In a physics book, they show some temperatures normally, such as 100 °C, which are clear in how to format and account for the vast majority of the given degrees in the book. However, some of them they hyphenate like 1-°C. I can see how this could be #1-^.* ;,c since "the temperature value is given", even though it is separated by the hyphen, or #1-^.*",c as though the °C is a separate entity from the temperature value because of the hyphen. Secondly, there is at least one instance that would refer to my previous question regarding SI Units and spacing. How would you space a °C in a SI Unit such as 30.4 J/mol °C. Again, the temperature value is given, but is now being separated by the J/mol.
Veeah, you raise an interesting point. The symbol is °C which stands for the temperature unit "degree Celsius". When printed correctly, it will be spaced away from its value as in your example, 100 °C. A period is not associated with this unit. The Nemeth Code calls "C" an abbreviation, but I think by understanding that °C is the full symbol, this topic will make more sense when you are confronted with a transcribing dilemma. Regardless, we have guidelines regarding how to transcribe it.
Printed with a hyphen? That is curious. I have noticed that voice recognition software will often insert a hyphen between a number and what follows. I don't know how this started, or if it is related to your observation. Publishers are free to follow their own typographical rules, but I wonder why it is printed this way in a book that has otherwise been using a space? If you are in possession of a pre-publication copy, that hyphen could be indicating a non-breaking space that wasn't caught yet by their proofreaders. Regardless, we must transcribe what is printed.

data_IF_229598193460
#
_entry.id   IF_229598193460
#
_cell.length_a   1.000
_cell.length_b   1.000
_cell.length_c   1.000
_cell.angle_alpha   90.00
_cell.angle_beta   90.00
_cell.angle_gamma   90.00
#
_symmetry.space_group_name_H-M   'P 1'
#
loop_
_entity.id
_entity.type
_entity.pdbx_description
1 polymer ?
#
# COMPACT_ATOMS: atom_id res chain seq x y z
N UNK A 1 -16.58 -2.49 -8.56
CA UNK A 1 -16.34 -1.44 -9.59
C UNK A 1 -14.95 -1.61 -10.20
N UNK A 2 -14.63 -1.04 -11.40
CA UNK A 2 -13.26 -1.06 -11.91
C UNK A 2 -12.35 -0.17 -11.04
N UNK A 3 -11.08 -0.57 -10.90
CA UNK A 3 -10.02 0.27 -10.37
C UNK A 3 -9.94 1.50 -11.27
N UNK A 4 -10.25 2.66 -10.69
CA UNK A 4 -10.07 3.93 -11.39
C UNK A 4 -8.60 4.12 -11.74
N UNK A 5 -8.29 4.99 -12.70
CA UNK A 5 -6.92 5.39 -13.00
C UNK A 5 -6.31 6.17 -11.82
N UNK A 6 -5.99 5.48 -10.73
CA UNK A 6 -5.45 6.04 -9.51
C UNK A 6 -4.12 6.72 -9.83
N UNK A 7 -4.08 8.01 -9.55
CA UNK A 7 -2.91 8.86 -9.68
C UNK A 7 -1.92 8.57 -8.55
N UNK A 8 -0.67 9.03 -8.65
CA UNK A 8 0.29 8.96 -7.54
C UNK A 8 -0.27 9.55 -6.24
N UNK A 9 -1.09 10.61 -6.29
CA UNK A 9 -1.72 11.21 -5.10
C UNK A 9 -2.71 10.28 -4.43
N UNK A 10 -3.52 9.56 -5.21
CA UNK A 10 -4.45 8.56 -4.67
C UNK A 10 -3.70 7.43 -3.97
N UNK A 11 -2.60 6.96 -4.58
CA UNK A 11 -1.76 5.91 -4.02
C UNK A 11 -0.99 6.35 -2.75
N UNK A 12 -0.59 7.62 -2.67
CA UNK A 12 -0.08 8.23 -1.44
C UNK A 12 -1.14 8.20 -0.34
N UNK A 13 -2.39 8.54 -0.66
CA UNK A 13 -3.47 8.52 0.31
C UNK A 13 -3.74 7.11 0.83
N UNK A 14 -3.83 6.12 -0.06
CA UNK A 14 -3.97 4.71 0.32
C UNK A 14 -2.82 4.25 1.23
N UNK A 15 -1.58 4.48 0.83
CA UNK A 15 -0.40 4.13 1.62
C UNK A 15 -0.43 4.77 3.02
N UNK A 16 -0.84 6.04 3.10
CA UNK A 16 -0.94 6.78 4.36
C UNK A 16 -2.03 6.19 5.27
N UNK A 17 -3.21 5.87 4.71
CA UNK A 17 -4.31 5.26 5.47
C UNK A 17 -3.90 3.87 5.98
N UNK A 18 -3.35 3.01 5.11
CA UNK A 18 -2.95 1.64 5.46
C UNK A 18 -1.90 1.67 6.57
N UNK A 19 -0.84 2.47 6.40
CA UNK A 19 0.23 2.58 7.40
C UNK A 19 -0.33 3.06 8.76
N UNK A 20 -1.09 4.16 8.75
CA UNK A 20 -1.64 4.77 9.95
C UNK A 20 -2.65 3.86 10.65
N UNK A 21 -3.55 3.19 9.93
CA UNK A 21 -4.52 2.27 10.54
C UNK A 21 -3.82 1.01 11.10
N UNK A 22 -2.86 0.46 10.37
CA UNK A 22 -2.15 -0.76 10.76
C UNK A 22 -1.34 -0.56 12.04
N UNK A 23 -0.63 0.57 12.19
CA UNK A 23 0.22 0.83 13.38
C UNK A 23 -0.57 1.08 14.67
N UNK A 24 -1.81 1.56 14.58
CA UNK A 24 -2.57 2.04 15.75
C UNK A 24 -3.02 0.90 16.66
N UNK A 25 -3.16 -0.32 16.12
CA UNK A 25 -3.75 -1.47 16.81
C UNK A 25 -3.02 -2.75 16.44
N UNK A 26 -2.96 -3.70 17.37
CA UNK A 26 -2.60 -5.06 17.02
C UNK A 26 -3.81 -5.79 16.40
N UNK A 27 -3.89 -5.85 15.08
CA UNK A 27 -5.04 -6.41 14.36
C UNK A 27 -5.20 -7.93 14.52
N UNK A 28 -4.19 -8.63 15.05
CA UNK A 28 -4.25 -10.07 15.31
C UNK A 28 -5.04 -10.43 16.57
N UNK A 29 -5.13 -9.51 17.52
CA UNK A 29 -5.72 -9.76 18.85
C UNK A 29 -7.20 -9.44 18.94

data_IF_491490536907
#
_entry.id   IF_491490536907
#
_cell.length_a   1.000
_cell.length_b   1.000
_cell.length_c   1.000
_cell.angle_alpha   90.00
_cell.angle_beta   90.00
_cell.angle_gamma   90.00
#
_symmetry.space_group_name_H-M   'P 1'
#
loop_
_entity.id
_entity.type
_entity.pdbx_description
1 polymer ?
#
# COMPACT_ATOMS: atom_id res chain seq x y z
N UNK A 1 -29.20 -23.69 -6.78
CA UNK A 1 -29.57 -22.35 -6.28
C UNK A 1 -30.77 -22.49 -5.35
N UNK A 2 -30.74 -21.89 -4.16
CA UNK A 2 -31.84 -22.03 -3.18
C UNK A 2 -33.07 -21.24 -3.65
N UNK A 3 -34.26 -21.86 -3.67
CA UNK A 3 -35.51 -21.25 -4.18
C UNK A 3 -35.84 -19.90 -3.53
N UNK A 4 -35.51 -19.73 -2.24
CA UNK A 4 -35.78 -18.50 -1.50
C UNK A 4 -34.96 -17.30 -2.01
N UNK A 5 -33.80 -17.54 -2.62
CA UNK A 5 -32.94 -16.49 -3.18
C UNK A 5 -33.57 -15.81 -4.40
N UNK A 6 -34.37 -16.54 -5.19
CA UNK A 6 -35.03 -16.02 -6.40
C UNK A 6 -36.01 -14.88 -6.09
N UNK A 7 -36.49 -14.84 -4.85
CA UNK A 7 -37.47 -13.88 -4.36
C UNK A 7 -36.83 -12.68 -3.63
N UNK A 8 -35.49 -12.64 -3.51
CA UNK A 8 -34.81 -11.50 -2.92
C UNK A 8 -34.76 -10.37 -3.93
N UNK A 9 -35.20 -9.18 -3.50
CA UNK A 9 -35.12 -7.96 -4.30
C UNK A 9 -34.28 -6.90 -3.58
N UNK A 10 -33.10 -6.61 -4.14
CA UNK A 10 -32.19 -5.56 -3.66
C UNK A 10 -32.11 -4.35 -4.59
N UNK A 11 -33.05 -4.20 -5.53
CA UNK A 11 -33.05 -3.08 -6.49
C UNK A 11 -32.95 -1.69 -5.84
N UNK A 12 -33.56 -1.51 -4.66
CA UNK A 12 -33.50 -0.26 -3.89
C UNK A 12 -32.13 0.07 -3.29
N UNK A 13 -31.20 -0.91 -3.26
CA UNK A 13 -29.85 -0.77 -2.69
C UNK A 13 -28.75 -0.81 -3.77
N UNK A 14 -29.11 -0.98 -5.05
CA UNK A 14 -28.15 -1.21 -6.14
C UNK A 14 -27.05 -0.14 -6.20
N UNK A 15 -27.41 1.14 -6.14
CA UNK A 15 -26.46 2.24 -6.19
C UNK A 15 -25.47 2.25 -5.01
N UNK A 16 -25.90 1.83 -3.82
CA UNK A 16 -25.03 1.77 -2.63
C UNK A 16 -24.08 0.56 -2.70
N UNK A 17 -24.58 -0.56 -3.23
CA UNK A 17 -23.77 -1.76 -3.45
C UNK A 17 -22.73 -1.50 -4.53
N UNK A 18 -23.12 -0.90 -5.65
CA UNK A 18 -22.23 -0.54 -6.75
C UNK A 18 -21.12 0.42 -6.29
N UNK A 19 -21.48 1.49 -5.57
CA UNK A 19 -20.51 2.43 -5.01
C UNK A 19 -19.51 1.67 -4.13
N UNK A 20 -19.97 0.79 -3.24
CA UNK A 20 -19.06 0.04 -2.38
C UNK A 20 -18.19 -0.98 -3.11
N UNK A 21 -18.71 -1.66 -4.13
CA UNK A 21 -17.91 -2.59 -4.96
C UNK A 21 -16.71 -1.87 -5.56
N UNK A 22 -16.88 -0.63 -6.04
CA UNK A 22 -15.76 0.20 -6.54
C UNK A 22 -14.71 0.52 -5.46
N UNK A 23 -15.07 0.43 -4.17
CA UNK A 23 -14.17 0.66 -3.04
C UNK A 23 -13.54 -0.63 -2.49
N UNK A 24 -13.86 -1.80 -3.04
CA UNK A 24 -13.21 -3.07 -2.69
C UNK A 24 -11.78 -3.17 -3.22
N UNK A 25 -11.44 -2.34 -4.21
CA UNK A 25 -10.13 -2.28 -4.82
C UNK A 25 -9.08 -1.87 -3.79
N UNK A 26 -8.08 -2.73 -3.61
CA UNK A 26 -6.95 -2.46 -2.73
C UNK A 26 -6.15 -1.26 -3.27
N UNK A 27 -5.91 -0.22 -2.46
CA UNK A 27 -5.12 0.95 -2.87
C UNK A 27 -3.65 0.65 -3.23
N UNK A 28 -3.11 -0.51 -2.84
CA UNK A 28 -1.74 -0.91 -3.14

My first braille mentor, Connie Risjord, taught us well that a Hyphen Connects (and a dash separates). That distinction helps me figure out what to do in unfamiliar situations. I would transcribe 1-°C just as it is printed (unspaced): #1-^.*",C
In 30.4 J/mol °C, follow print spacing: #30.4 ;,J_/MOL ^.*",C
By the way, °C is known as a "derived" SI unit. The SI base unit of (thermodynamic) temperature is the symbol K (for kelvin). It's complicated. Luckily, all we need to do is TRANSCRIBE WHAT WE SEE IN PRINT regarding spacing with the °C symbol.
If I haven't answered your question, please keep asking. This is a confusing topic.